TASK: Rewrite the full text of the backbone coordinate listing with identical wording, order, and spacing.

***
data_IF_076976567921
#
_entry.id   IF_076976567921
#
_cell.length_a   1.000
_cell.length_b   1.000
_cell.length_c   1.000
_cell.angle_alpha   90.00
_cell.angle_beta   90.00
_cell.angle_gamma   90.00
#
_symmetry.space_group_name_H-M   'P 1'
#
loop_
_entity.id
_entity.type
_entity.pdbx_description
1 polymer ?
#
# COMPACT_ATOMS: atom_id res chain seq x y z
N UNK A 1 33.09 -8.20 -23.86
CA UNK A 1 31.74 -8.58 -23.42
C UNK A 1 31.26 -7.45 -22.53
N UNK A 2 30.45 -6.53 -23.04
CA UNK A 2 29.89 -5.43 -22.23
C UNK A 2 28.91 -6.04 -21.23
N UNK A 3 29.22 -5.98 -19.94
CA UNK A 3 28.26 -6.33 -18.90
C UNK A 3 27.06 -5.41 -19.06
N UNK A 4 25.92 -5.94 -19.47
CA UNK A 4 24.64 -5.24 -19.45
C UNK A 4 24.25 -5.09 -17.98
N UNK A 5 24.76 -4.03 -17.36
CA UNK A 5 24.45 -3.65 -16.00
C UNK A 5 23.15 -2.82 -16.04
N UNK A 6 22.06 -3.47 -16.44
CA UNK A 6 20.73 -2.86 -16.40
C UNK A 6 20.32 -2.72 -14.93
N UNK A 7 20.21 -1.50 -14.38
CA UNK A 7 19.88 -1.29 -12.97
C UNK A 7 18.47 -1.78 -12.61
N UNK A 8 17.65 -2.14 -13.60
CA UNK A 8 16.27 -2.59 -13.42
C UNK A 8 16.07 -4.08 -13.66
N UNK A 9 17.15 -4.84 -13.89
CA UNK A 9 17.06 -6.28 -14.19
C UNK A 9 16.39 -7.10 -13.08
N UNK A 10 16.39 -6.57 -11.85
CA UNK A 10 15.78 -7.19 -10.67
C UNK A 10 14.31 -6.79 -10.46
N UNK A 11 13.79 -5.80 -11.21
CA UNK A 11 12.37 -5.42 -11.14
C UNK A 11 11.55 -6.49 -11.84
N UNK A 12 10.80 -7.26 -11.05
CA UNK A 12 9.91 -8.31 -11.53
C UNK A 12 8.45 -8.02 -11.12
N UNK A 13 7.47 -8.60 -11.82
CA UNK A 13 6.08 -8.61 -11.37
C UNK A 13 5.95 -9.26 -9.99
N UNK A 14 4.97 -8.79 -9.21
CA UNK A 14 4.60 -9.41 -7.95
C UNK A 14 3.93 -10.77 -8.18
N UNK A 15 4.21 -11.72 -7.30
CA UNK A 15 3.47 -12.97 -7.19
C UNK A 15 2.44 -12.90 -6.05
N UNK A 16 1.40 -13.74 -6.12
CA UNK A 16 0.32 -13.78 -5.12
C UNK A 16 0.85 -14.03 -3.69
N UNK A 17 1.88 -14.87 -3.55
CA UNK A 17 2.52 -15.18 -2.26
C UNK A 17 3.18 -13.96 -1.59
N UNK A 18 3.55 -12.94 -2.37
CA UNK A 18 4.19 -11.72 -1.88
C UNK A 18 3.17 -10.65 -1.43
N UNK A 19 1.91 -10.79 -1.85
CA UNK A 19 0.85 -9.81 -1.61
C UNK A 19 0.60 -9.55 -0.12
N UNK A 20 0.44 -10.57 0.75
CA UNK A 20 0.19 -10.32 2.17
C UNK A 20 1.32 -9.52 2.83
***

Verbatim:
data_IF_076976567921
#
_entry.id   IF_076976567921
#
_cell.length_a   1.000
_cell.length_b   1.000
_cell.length_c   1.000
_cell.angle_alpha   90.00
_cell.angle_beta   90.00
_cell.angle_gamma   90.00
#
_symmetry.space_group_name_H-M   'P 1'
#
loop_
_entity.id
_entity.type
_entity.pdbx_description
1 polymer ?
#
# COMPACT_ATOMS: atom_id res chain seq x y z
N UNK A 1 33.09 -8.20 -23.86
CA UNK A 1 31.74 -8.58 -23.42
C UNK A 1 31.26 -7.45 -22.53
N UNK A 2 30.45 -6.53 -23.04
CA UNK A 2 29.89 -5.43 -22.23
C UNK A 2 28.91 -6.04 -21.23
N UNK A 3 29.22 -5.98 -19.94
CA UNK A 3 28.26 -6.33 -18.90
C UNK A 3 27.06 -5.41 -19.06
N UNK A 4 25.92 -5.94 -19.47
CA UNK A 4 24.64 -5.24 -19.45
C UNK A 4 24.25 -5.09 -17.98
N UNK A 5 24.76 -4.03 -17.36
CA UNK A 5 24.45 -3.65 -16.00
C UNK A 5 23.15 -2.82 -16.04
N UNK A 6 22.06 -3.47 -16.44
CA UNK A 6 20.73 -2.86 -16.40
C UNK A 6 20.32 -2.72 -14.93
N UNK A 7 20.21 -1.50 -14.38
CA UNK A 7 19.88 -1.29 -12.97
C UNK A 7 18.47 -1.78 -12.61
N UNK A 8 17.65 -2.14 -13.60
CA UNK A 8 16.27 -2.59 -13.42
C UNK A 8 16.07 -4.08 -13.66
N UNK A 9 17.15 -4.84 -13.89
CA UNK A 9 17.06 -6.28 -14.19
C UNK A 9 16.39 -7.10 -13.08
N UNK A 10 16.39 -6.57 -11.85
CA UNK A 10 15.78 -7.19 -10.67
C UNK A 10 14.31 -6.79 -10.46
N UNK A 11 13.79 -5.80 -11.21
CA UNK A 11 12.37 -5.42 -11.14
C UNK A 11 11.55 -6.49 -11.84
N UNK A 12 10.80 -7.26 -11.05
CA UNK A 12 9.91 -8.31 -11.53
C UNK A 12 8.45 -8.02 -11.12
N UNK A 13 7.47 -8.60 -11.82
CA UNK A 13 6.08 -8.61 -11.37
C UNK A 13 5.95 -9.26 -9.99
N UNK A 14 4.97 -8.79 -9.21
CA UNK A 14 4.60 -9.41 -7.95
C UNK A 14 3.93 -10.77 -8.18
N UNK A 15 4.21 -11.72 -7.30
CA UNK A 15 3.47 -12.97 -7.19
C UNK A 15 2.44 -12.90 -6.05
N UNK A 16 1.40 -13.74 -6.12
CA UNK A 16 0.32 -13.78 -5.12
C UNK A 16 0.85 -14.03 -3.69
N UNK A 17 1.88 -14.87 -3.55
CA UNK A 17 2.52 -15.18 -2.26
C UNK A 17 3.18 -13.96 -1.59
N UNK A 18 3.55 -12.94 -2.37
CA UNK A 18 4.19 -11.72 -1.88
C UNK A 18 3.17 -10.65 -1.43
N UNK A 19 1.91 -10.79 -1.85
CA UNK A 19 0.85 -9.81 -1.61
C UNK A 19 0.60 -9.55 -0.12
N UNK A 20 0.44 -10.57 0.75
CA UNK A 20 0.19 -10.32 2.17
C UNK A 20 1.32 -9.52 2.83